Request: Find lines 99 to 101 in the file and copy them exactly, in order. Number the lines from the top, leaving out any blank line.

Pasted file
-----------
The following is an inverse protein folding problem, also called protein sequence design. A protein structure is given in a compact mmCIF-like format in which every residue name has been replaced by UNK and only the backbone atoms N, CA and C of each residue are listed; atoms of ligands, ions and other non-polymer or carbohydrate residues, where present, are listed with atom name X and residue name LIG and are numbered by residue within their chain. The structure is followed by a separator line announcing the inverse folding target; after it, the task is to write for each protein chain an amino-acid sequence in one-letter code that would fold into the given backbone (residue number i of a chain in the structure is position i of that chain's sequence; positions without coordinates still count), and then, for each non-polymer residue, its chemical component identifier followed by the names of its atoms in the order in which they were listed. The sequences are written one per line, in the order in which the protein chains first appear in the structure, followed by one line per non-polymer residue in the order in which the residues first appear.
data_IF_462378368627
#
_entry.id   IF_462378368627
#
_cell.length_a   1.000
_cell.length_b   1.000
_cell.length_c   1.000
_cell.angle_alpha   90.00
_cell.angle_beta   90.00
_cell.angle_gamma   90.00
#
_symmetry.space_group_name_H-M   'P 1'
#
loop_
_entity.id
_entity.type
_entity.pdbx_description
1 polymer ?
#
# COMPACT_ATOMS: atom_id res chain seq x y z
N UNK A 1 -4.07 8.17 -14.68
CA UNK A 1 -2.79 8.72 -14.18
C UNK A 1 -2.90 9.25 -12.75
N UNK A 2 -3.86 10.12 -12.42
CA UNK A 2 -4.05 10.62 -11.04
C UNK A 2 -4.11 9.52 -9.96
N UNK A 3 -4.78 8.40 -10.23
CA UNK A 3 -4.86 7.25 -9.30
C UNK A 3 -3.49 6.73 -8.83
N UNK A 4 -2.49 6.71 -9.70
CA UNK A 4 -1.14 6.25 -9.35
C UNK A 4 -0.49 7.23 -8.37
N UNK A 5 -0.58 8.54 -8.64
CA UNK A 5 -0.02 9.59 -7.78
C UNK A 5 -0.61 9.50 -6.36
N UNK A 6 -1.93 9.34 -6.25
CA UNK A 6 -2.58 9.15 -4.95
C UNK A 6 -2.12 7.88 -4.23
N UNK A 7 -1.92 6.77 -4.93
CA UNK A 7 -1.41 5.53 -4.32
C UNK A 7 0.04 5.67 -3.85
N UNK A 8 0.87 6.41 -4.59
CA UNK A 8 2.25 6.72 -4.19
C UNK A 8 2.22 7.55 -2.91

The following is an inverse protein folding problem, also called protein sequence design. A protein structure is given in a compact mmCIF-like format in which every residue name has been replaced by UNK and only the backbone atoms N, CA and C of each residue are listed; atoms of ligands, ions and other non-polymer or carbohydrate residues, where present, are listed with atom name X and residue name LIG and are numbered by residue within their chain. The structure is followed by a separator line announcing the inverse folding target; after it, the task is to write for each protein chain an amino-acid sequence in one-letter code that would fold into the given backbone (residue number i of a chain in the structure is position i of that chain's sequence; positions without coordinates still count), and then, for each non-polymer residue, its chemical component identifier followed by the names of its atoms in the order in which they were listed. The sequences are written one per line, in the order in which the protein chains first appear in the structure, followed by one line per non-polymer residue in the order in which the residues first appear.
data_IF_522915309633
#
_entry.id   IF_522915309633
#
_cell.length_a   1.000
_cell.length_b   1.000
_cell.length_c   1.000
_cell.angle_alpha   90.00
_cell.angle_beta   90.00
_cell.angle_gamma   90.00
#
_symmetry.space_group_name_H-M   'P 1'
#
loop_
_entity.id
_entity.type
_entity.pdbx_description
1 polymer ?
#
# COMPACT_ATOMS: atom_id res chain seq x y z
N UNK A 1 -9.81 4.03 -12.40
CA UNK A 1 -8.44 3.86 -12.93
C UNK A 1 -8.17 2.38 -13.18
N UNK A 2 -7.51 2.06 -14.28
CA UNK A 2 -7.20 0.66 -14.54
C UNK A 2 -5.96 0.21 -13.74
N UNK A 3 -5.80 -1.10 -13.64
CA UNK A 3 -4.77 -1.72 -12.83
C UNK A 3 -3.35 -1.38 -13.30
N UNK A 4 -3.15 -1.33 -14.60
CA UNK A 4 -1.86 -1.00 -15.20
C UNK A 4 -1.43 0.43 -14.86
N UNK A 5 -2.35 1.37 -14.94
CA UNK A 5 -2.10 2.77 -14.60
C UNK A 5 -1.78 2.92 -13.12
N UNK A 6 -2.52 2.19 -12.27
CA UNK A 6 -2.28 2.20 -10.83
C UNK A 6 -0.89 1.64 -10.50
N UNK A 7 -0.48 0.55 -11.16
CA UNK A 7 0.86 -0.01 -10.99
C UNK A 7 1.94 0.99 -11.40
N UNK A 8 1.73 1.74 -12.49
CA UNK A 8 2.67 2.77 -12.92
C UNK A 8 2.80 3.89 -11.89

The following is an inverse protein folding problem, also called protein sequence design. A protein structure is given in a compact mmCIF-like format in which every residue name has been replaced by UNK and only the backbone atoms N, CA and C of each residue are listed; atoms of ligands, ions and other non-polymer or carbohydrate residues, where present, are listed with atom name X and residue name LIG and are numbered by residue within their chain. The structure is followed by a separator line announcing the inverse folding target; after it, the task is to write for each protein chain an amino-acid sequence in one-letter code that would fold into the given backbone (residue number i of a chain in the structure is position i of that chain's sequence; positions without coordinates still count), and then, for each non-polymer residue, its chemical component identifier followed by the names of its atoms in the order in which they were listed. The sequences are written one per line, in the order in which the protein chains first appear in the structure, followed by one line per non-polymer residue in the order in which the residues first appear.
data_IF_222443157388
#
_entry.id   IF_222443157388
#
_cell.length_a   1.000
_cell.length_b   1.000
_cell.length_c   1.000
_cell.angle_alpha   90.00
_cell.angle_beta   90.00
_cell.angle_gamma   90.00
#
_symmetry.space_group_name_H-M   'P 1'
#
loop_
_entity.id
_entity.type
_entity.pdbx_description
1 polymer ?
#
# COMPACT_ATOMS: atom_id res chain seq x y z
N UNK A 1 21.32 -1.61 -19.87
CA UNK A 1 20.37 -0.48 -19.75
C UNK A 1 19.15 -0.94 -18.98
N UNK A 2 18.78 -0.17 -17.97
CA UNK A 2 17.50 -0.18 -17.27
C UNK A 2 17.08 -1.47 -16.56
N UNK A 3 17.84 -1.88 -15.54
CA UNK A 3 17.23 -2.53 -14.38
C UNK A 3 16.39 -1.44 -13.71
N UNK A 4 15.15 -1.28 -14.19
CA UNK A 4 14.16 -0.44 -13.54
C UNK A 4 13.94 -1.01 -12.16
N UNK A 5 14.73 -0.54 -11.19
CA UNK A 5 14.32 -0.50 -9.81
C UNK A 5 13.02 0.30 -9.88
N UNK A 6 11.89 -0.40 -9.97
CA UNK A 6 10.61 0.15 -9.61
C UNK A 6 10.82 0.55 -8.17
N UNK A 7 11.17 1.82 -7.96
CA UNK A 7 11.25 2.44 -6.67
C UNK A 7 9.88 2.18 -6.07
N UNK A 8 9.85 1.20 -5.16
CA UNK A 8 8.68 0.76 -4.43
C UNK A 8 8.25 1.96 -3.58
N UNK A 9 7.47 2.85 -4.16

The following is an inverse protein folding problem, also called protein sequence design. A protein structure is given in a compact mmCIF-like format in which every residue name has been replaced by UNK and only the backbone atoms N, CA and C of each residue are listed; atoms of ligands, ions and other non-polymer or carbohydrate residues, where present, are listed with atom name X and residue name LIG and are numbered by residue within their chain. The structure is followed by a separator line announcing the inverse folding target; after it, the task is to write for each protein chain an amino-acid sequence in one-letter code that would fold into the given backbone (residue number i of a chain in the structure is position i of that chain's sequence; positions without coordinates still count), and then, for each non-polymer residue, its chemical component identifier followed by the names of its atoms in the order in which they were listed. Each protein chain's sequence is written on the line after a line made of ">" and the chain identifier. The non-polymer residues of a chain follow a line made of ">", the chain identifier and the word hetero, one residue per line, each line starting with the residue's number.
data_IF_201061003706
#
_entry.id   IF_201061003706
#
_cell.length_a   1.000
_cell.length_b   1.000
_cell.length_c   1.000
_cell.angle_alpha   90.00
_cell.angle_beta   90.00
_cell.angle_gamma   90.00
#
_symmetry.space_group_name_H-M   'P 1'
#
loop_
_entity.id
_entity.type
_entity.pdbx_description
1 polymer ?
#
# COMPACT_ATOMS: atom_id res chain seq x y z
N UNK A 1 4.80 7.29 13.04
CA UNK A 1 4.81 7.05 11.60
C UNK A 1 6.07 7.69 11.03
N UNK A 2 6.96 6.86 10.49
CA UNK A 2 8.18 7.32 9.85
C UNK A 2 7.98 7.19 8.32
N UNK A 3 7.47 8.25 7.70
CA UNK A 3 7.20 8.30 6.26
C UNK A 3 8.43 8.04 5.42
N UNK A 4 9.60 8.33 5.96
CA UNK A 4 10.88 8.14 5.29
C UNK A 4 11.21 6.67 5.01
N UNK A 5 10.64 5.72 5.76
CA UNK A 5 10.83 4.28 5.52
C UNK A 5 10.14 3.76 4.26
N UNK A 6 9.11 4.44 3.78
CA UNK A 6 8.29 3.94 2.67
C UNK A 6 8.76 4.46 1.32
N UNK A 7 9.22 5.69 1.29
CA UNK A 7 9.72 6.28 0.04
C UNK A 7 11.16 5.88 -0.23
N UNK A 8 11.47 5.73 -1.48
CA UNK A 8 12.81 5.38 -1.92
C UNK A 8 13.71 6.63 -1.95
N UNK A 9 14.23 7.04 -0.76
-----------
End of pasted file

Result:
_cell.angle_alpha   90.00
_cell.angle_beta   90.00
_cell.angle_gamma   90.00